Tuesday, September 24, 2013

Burda 06-2013-128, Double Layer Tank Dress

Burda 06-2013-128 Thumbnail

For some reason I was struck by Burda 06-2013-128 when the magazine arrived.  It looked cute and easy to wear--and easy to sew, too, which can be a bonus sometimes.  I decided to add it to my sewing for my trip to Greece.

I didn't do the waistline casing (actually, I couldn't even tell from the instructions whether you were supposed to do a casing or use elastic thread in the bobbin).  The waistline shaping here comes solely from the sash, which I tied loosely in the hot weather for more wearing comfort.

Bias Binding

I finished the neckline of the pink underlayer with bias binding made from the floral outer layer.  I ironed it so that one side was longer than the other so I could put the longer side on the wrong side and sew it on in one pass.

I didn't do *perfectly* at sandwiching the body of the dress and had to rip it out in a few places where I'd missed the dress altogether, so I'm not sure it was any faster than my usual two step process, but it was an interesting experiment.

Stitching on Foldover Elastic

I used foldover elastic to finish the floral overlayer.  Because my fabric was a woven with no stretch I didn't stretch the elastic as I would have for a knit.  I sewed the FOE in one pass as well, and as with the bias tape it mostly worked, but I had to rip and resew a few places.

I should have stretched the FOE very gently as I was applying around the curves of the center front and back, because it doesn't sit totally flat.

I ended up sewing the outer layer to the inner layer at the center front and back to get it to lay flat, as well as in the ditch of the shoulders and the side seams under the arms for a few inches to prevent shifting.


While I was making it and even once it was done, I wasn't totally sure that the self bias tape didn't make it too juvenile.  Who knows.  It's a casual, fun, summer dress so I suppose a little Garanimals isn't the worst thing ever.

I had to drastically shorten the shoulders, 1 inch in front and 1/2 inch in back (I am short from chest to shoulder, presumably due to the small bust, so I always have to shorten the front more).  I had shortened the front shoulder about 1/4" before cutting, but obviously that was only a fraction of what it needed.  I don't usually find Burda to be incredibly long from shoulder to bust so I'm not sure what's going on with this pattern.

 Because of the shortening, which I did not do on the outer layer, my inner layer shows more than the design is intended to at the neckline and armscye.

Narrow Hem

The hemline is also very long.  I shortened it 1 1/2" before cutting, and another 1 1/2" when I put in the hem, for a total of 3 inches shorter than drafted to get a just-above-the-knee hemline.

I did narrow hems on both layers, serging the edge, then pressing under along the serging line, and finally pressing under again.  This isn't a baby hem, obviously, but I find the serger width very convenient for getting a nice even hem.


I love the idea of getting a peek of the underlay fabric at the hem.  I hemmed the two layers separately to the exact same length, and then stitched the layers together.  I considered doing a subtle high-low hem, but that seemed like too much.  So you're really only going to get an occasional glimpse as the dress is in motion, but I know the detail is there.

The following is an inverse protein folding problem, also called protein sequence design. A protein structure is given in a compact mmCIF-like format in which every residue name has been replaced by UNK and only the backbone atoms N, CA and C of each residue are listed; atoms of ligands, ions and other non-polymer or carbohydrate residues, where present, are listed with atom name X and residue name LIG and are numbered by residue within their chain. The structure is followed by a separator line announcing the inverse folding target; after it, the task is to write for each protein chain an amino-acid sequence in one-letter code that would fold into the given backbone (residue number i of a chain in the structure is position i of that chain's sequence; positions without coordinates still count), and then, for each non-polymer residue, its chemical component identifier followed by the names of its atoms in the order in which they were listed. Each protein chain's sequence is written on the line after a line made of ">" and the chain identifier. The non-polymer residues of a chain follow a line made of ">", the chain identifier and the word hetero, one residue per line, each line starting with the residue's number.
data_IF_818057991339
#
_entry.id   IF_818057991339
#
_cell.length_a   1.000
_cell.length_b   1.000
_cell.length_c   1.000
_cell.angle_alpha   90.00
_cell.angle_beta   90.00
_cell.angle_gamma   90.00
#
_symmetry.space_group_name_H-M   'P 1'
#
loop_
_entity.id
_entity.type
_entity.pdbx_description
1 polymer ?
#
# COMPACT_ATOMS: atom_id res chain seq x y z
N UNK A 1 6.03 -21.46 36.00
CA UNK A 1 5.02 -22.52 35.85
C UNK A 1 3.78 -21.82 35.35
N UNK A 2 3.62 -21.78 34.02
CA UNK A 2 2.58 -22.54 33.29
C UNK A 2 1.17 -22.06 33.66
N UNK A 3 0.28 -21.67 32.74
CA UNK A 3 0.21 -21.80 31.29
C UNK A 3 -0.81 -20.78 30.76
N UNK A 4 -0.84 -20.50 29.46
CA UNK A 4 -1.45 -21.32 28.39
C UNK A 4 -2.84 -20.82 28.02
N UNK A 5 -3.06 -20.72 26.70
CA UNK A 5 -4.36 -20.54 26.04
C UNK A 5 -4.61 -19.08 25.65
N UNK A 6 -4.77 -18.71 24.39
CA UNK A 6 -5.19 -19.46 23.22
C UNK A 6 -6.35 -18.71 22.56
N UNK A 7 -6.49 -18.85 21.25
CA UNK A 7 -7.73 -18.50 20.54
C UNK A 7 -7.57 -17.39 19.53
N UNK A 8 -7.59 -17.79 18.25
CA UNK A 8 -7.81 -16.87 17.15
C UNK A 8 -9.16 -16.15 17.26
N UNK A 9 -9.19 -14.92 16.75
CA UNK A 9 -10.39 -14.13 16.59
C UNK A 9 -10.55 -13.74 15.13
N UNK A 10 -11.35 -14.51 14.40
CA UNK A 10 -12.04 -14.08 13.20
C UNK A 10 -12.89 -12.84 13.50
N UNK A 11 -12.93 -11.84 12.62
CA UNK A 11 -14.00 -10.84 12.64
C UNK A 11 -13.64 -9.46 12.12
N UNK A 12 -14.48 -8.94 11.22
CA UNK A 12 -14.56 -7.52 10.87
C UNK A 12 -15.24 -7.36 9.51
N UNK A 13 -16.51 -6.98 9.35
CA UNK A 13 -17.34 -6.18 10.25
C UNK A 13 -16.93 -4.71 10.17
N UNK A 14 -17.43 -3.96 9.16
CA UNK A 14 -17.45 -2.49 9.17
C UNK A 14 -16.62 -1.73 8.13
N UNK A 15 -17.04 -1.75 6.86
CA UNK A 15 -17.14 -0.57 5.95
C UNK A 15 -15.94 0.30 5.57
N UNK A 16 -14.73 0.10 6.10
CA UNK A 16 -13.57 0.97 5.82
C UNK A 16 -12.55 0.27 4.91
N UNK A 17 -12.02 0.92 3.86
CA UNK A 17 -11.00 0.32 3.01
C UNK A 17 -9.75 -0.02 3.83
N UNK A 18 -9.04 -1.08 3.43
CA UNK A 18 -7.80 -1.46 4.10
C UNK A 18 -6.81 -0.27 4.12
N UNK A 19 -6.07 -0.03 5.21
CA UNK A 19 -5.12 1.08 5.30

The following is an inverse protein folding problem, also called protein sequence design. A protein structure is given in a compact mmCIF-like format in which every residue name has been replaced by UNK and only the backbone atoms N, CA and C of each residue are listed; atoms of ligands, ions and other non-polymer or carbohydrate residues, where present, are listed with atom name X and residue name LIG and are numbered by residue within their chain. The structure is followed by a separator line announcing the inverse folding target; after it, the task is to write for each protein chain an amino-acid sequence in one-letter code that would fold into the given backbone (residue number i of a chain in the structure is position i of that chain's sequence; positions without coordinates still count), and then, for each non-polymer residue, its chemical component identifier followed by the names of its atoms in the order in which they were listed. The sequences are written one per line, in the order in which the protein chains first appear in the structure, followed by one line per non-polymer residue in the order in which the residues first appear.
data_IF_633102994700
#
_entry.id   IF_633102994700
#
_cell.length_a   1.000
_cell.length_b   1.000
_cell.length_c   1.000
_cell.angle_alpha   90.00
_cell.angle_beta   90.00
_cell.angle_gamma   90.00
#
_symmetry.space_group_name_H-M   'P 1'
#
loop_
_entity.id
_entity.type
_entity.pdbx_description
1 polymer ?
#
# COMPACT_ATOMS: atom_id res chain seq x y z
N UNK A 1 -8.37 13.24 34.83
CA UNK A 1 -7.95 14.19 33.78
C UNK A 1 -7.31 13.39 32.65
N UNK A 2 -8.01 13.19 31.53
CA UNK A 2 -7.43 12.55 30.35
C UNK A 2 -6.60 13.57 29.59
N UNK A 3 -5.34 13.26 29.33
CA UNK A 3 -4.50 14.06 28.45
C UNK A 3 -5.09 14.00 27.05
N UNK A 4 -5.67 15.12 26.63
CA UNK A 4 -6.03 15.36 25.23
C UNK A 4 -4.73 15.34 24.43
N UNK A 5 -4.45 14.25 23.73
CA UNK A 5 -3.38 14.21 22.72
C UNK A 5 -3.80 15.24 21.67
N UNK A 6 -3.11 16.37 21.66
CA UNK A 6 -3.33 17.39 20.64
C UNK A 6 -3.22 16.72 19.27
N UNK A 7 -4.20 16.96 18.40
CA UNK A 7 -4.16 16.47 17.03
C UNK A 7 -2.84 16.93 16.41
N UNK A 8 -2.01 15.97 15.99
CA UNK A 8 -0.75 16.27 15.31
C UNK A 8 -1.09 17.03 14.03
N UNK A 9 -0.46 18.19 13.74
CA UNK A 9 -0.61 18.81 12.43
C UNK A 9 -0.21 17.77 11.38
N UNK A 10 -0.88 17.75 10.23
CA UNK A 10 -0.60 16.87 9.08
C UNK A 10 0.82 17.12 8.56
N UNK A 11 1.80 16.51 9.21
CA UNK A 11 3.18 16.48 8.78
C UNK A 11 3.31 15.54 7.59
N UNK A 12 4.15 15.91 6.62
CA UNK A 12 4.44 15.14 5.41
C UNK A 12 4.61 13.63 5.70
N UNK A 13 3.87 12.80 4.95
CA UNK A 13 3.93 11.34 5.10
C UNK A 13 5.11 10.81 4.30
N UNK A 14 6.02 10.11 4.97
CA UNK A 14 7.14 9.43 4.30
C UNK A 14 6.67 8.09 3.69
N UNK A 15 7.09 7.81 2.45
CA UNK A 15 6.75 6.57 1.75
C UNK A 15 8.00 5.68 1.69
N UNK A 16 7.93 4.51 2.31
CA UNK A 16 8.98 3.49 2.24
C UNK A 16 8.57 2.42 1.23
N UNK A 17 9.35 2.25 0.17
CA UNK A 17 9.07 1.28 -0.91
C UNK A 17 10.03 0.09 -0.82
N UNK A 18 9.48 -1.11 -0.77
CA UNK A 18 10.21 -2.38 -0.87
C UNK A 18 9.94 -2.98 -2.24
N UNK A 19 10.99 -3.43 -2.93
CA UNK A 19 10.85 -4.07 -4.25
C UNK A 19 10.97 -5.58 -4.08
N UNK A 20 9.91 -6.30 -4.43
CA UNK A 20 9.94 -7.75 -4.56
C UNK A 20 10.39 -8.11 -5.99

I cut the center back with a seam.  I didn't add any shaping or do any swayback adjusting, but because of the width of the skirt it uses vastly less fabric.  If both pieces are cut on the fold I don't think any fabric is wide enough that you don't have to cut them from separate lengths.  Cutting the back with a seam means you need almost half as much fabric.

Back in Motion

This is just personal preference, but I don't like how low the back neckline is.  I don't think it adds much the style, it promotes gaping, and I find it inconvenient for bra purposes.  You can still get a double layer look with a higher back neck.


My two fabrics were a good match here.  The pink underlay is an Ikea sheet purchased several years ago ($14). I bought two of these sheets several years ago.  I made the green sheet into Butterick 5320.  I love the color, the sheen, and the body of the fabric, but it wrinkles horribly.  The floral overlay is an extremely lightweight cotton batiste ($3/yd) from our epic trip to Fabric Mart last November.  It's too light use on its own for anything other than a simple top, and I wanted a dress of it.  So the sheet gives body to the batiste, and the batiste hides the sheet's wrinkles.

At first I was concerned about how sticky-outy the sheet fabric is in the skirt, but then I decided I love it.  It's almost a petticoat in itself!

With some modification to the shoulder and the back neck, I really like this pattern.  I can definitely see making it again as a single layer dress.  It's a good pattern for a large print because the front and back are each just one piece.  And you know how much I love a large print.

All photos are here and the pattern review is here.

These photos were taken in Chania, Crete.  Our trip to Greece was wonderful, fabulous, amazing, and all the superlatives.  You can see the photos from the trip here (click on Greece 2013 Slideshow to see them all compiled into one set).  There are several more new pieces to come so stay tuned...